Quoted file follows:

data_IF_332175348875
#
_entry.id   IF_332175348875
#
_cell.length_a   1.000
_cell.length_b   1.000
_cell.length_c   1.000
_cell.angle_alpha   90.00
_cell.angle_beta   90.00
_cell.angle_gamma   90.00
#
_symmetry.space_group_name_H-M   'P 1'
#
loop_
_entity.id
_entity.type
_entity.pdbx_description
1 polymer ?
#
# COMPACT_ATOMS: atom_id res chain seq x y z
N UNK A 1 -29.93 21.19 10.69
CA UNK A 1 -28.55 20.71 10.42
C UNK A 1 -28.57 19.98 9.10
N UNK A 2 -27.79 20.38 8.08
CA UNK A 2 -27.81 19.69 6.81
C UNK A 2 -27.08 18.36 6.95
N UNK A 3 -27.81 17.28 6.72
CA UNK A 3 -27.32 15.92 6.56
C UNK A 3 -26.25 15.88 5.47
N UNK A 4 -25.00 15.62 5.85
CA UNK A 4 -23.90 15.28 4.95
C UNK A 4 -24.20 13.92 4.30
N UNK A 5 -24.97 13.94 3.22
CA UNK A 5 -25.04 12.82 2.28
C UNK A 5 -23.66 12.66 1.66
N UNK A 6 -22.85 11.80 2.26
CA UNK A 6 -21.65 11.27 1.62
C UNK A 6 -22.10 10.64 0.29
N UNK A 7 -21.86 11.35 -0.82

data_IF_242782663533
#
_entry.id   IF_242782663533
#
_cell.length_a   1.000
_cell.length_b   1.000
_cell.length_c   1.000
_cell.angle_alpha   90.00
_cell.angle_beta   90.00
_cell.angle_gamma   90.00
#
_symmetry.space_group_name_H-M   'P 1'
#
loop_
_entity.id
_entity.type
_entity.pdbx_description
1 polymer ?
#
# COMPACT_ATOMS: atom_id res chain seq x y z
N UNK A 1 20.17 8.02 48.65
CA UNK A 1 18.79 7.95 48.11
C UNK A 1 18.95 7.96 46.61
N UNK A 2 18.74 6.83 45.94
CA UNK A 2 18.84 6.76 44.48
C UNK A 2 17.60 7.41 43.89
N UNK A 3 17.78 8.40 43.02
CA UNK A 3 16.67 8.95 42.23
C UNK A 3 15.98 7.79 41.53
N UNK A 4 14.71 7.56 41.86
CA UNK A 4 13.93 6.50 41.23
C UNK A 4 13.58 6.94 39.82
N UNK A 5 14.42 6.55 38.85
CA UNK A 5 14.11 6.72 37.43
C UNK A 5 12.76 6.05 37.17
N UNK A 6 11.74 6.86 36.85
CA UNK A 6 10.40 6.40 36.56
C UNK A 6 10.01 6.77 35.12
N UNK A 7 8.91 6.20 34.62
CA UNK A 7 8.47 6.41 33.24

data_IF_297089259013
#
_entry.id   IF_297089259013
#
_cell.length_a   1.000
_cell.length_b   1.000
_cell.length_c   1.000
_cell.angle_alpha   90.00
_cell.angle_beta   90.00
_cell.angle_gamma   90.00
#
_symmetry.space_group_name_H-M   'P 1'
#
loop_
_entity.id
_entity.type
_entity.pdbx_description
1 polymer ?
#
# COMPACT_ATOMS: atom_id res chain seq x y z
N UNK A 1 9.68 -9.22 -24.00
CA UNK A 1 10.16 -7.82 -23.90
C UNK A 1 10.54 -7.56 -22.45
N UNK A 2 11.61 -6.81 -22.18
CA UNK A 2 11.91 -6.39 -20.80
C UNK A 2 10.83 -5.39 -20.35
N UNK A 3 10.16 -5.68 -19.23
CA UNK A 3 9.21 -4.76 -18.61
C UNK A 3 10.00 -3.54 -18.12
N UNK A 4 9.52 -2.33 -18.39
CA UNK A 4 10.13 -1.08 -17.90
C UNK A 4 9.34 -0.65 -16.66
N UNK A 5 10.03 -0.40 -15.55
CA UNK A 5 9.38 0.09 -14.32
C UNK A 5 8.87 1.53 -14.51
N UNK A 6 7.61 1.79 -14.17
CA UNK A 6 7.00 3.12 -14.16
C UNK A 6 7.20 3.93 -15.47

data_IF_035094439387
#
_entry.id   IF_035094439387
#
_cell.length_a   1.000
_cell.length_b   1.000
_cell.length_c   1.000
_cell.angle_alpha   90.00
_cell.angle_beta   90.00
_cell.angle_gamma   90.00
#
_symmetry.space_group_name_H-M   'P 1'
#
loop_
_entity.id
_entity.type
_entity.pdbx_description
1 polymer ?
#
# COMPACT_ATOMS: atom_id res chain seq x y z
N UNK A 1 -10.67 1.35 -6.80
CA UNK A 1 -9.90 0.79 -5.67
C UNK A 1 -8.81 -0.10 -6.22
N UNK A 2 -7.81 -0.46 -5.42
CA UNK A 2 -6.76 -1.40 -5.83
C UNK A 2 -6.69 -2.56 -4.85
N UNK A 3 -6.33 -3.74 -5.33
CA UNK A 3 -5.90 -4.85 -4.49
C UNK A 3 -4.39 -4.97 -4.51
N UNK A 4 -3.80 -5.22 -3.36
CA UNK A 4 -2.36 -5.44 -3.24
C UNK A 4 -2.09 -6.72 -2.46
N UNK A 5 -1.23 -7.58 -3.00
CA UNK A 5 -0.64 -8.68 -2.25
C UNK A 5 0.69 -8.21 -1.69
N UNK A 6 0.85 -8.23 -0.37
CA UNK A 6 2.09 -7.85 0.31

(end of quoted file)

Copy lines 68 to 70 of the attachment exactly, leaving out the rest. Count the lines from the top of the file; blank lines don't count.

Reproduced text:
C UNK A 3 15.98 7.79 41.53
N UNK A 4 14.71 7.56 41.86
CA UNK A 4 13.93 6.50 41.23